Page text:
SKYWARN reporting with Radio over Internet Protocol (RoIP) Links

The Ft. Worth NWS SKYWARN Team operate multiple amateur radio systems, including RoIP systems such as EchoLink and IRLP. Our RoIP systems are normally dedicated to direct connections with remote SKYWARN spotter radio stations in affected areas during weather events. We may limit incoming connections by use of an “allow list” of authorized stations. This helps us manage connections and limited network bandwidth during weather events.

Periodically EchoLink or IRLP stations find they cannot connect to the Ft. Worth NWS SKYWARN stations. This memo describes our use of RoIP systems, and sets forth some criteria and instructions for requesting access to connect to our stations.

  • Stations requesting connect access must be affiliated with the NWS trained SKYWARN spotters or groups in the Ft .Worth NWS CWA, or be affiliated with a NWS office. We encourage all SKYWARN trained spotters to contact us and participate.
  • We require reciprocal access to connect with the requesting station from our RoIP systems.
  • We have two primary RoIP stations, and an EchoLink conference for weather events.
    • EchoLink WX5FWD-L (70938) / IRLP 3786 - This is a dedicated simplex radio link at the NWS office. This station is only monitored or in use during weather events. It limits all incoming connections to those in its allow list.
    • EchoLink K5MOT-R (119161) / IRLP 3747 - This is a link to the K5MOT Motorola repeater in Fort Worth. This station is utilized during weather events, but otherwise may be available for use at the discretion of the Motorola North Texas Amateur radio club. This system limits access from PC EchoLink systems, but otherwise accepts connections from any linked radio systems.
    • EchoLink conference *WX5FWD* (372418) - Any EchoLink or IRLP station may connect to this conference. There is an EchoLink chat message capability. View the Conference Status here.

      IRLP nodes connect to the conference using IRLP node number 0010. The IRLP node owner must enable an optional setting to their /home/irlp/custom/environment file.

      export ALLOW_EXPERIMENTAL_NODES=YES

  • We periodically utilize these EchoLink and IRLP stations. Spotter nodes that block connections may want to add these nodes to their allow list.
    • KJ5RM-L (46873) and IRLP 7347
    • KB5GLV-L (571622) and IRLP 7958
    • WX5FWD-R (119094)

If you believe your RoIP system should be allowed to connect to our systems, please send your request details, as follows, via email to requests@wx5fwd.org The NWS SKYWARN team will respond to your request.

Your name, call sign, and contact information.
SKYWARN group affiliation.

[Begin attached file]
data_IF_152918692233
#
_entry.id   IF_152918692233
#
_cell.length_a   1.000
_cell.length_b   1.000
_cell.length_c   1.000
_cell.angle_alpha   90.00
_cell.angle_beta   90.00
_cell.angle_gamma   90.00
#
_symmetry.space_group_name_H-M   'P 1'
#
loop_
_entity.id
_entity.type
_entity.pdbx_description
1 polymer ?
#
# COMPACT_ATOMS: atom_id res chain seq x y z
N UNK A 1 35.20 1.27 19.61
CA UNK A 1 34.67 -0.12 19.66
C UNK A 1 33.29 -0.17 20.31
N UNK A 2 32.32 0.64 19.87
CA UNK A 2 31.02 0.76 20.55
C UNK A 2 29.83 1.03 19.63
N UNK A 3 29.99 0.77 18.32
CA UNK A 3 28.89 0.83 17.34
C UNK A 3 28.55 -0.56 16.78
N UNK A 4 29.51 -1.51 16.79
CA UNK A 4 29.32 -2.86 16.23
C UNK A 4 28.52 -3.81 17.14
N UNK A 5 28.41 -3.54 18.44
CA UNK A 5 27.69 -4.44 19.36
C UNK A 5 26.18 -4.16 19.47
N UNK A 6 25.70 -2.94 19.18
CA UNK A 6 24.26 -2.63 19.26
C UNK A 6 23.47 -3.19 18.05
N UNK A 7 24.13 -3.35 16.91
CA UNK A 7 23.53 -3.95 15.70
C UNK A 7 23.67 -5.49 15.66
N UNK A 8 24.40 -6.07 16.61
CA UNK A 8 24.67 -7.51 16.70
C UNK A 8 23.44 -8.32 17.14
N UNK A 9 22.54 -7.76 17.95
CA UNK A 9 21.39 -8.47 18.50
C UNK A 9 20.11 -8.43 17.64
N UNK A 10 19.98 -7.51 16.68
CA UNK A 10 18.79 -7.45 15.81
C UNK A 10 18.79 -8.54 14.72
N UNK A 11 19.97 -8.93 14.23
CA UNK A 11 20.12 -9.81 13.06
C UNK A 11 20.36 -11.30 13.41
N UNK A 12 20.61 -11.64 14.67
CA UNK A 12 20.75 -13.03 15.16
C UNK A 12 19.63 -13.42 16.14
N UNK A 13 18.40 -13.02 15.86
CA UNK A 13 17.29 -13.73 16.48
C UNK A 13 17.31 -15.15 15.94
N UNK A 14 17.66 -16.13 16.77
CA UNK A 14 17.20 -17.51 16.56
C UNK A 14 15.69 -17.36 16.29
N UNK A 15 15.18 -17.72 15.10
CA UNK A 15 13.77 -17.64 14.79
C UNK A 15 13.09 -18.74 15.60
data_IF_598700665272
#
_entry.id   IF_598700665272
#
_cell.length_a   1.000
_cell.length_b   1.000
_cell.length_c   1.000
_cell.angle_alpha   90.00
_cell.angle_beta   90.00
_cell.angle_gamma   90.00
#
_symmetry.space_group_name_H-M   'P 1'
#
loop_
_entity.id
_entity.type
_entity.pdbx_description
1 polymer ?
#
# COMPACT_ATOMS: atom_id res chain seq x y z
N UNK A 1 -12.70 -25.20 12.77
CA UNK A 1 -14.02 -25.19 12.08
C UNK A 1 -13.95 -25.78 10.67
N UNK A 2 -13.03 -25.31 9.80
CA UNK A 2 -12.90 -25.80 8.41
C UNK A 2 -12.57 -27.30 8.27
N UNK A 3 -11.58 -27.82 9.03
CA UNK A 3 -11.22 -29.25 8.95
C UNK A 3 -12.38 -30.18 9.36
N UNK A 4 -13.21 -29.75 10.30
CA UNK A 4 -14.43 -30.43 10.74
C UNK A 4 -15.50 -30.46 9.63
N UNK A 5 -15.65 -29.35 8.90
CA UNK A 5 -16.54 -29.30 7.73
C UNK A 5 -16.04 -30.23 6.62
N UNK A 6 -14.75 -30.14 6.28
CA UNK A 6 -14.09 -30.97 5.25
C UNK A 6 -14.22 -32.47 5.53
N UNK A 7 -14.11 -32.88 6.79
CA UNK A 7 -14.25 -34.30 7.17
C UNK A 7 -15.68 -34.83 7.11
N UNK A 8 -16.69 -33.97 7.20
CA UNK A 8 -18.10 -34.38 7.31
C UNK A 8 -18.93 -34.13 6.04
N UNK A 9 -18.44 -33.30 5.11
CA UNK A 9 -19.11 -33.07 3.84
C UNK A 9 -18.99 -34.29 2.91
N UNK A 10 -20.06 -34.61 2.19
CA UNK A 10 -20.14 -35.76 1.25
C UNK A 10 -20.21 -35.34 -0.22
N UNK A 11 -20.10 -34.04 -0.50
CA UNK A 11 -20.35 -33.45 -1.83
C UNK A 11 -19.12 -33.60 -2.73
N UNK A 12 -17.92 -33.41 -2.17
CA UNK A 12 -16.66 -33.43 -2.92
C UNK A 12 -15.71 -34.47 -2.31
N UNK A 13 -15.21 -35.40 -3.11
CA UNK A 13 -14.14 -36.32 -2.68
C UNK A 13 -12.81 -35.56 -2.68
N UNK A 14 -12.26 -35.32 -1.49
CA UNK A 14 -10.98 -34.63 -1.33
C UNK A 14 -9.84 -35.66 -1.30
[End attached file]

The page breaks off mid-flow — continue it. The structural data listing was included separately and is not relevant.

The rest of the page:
RoIP Station details, call sign, node number, location, linked radio details and coverage.
Brief reason for requesting access.


RoIP station operating requirements and etiquette

This is a list of good operating requirements for any linked radio system, not just IRLP or EchoLink. Failure to follow these requirements could result in your station being blocked from accessing our stations.

  • Only transmit to the network while receiving a valid local transmission, preferably only when a valid CTCSS code is received. Noise, squelch tails and other undesired transmissions should be prevented to the extent possible, just like you would do for a repeater or RF/wire line linked system design. CTCSS (PL/DPL) squelch is one method to help do this. VOX and noise only squelch is discouraged.
  • Do not transmit repeater Drop-out Delay (hang time) over the network. In a simplex network, everyone on the network must wait for the other station to unkey before others can transmit. Although some stations could support full duplex connections, few RoIP ham stations are configured to support full duplex operation.
  • Do not send pulse transmissions back to the network after a network station stops transmitting. This is called "pulse-back" on IRLP, and IRLP nodes have a test for this. Two or more stations can send pulse transmissions back and forth, and block others on the network.
  • Do not transmit the automatic repeater ID to the network. Exceptions are allowed when the ID is transmitted simultaneously with a received voice transmission.
  • Do not transmit courtesy "over" beep tones to the network. Nothing wrong with having them on your repeater transmitter, just don't send them to other repeaters/transmitters on the network.
  • Do not connect with conferencing enabled on your station. EchoLink stations have a conference option to allow multiple station connections, including other conference enabled stations. This can defeat access control, and sometimes results in unwanted transmissions and other problems from remote stations in the chain of connected stations.
  • Please, set your audio levels correctly. Test them regularly on the EchoLink test conference or IRLP echo test conference. DO NOT assume you sound OK because someone told you so. How do you know the remote system has their levels adjusted properly? You should not adjust radios by asking someone if it sounds OK, so don't do it with link audio level adjustments either. When properly adjusted, it should be difficult to detect any difference between a link transmission and a local repeater or radio transmission.
  • This is a network of amateur radio stations, so amateur radio rules, regulations and etiquette will apply.
  • Pause several seconds between transmissions. Add a second or two, to allow for the slight additional delay that RoIP systems may add to the PTT/COS exchange. Give others a chance to transmit or break in.
  • Pause a second, after pressing PTT, before speaking to avoid dropping first syllable or word over linked systems. This sometimes happens on local transmissions or repeaters too, but may be more pronounced over linked systems.